The hip is a critical joint in the human body. As one of the largest and most dynamic joints, the hip essentially allows our lower bodies to function. The hip performs a dual role—it gives stability to the body by supporting the pelvis and core. Still, it also provides the power and flexibility needed to mobilize our lower extremities.


Having flexible and strong hips is vital for our overall health and mobility. Unfortunately, the hip is a joint that undergoes a large amount of wear and tear, especially as people age, which can cause debilitating pain, discomfort, and loss of mobility.


While hip pain is a common complaint, there are many causes behind it and different treatments. Keep reading to find out the other conditions that can lead to hip pain, both familiar and unique, and how they can be treated.

What Causes Hip Pain? 

The hip is a ball and socket joint that allows the thigh to move in different directions. While hip pain can arise from the joint itself, it can also be caused by its structures, such as ligaments and cartilage. Any trauma, infection, chronic condition, or developmental disorder that affects a part of the hip can cause pain.

Traumatic Hip Pain 

●   Hip Fracture:

Over 300,000 people fracture a hip every year in the United States. The elderly especially are at increased risk of hip fractures due to the thinning of their bones (osteoporosis) and a loss of balance which increases the risk of a fall. Apart from falls, however, hip fractures can be caused by any other form of trauma.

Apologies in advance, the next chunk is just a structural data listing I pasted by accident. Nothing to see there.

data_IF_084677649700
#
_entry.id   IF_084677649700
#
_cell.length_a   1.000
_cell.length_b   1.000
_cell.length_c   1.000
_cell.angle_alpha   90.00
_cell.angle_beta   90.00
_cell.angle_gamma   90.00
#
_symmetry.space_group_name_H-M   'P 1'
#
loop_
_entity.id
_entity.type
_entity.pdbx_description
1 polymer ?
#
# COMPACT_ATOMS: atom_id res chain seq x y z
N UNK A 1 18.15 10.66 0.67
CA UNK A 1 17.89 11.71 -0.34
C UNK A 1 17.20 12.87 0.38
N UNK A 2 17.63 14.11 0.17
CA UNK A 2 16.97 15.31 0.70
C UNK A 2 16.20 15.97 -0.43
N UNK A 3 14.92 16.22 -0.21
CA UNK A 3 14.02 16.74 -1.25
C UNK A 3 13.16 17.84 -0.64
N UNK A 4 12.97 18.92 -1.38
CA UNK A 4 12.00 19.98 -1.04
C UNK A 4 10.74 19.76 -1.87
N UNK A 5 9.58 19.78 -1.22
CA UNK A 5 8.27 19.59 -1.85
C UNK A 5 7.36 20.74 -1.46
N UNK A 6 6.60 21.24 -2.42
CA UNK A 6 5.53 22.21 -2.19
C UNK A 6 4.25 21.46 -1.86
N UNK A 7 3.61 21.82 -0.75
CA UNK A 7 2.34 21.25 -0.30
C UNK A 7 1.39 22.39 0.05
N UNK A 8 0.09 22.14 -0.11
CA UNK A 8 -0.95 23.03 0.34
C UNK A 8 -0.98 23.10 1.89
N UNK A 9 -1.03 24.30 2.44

●   Contusions:

Also known as bruises, contusions, sprains, and strains can cause hip pain. These injuries are usually caused by trauma to the hip and can be very painful even though the bone is not broken. Sprains are typically due to ligament injuries, while strains happen because of damage to the muscles and tendons.


●   Overuse:

Hip pain is very often a result of overuse of the hip joint. The hip joint performs the role of weight-bearing when we walk, jump, or run, and the structures surrounding the joint are meant to shield it from stress. Constant use can cause these muscles, tendons, and ligaments to become inflamed, leading to tendonitis, muscle or tendon strain, or a hip labral tear.


●   Hip Bursitis:

Hip bursitis is an inflammation of the bursae, which are tiny, fluid-filled sacs on the outer and inner part of the hip that reduce friction between the moving parts in the joint. Inflammation of the bursa is usually due to mild trauma or overuse and can cause pain that worsens with physical activity.

Non-Traumatic Hip Pain 

●   Arthritis:

Osteoarthritis and rheumatoid arthritis are both prevalent forms of arthritis, especially in those aged over fifty, and are both known to cause pain in the hip. Apart from these, ankylosing spondylitis and arthritis resulting from inflammatory bowel disease (ulcerative colitis or Crohn’s disease) can also cause hip pain.


●   Cancer:

Tumors that either start in the bone or spread to the bone can cause pain in the hips since they weaken the bone, leading to fractures. It also causes swelling and redness over the bone, making movement difficult. Additionally, benign tumors and cysts can also source hip pain.


●   Systemic and Autoimmune Diseases:

Some systemic diseases can cause hip pain; for example, sickle cell disease or Lyme disease causes joint swelling, leading to hip pain. Autoimmune conditions like lupus can cause joint inflammation and even arthritis, which can cause hip pain. Viral or bacterial infections can cause both systemic and autoimmune diseases.


●   Avascular Necrosis:

Avascular necrosis occurs when a localized part of the bone becomes dead due to loss of blood supply. It is usually a result of trauma to the area, disease, or a side effect of a prolonged medication like prednisone. Although avascular necrosis is slightly less common than the other causes of hip pain, the hip is the joint most frequently affected by this condition.


●   Fibromyalgia: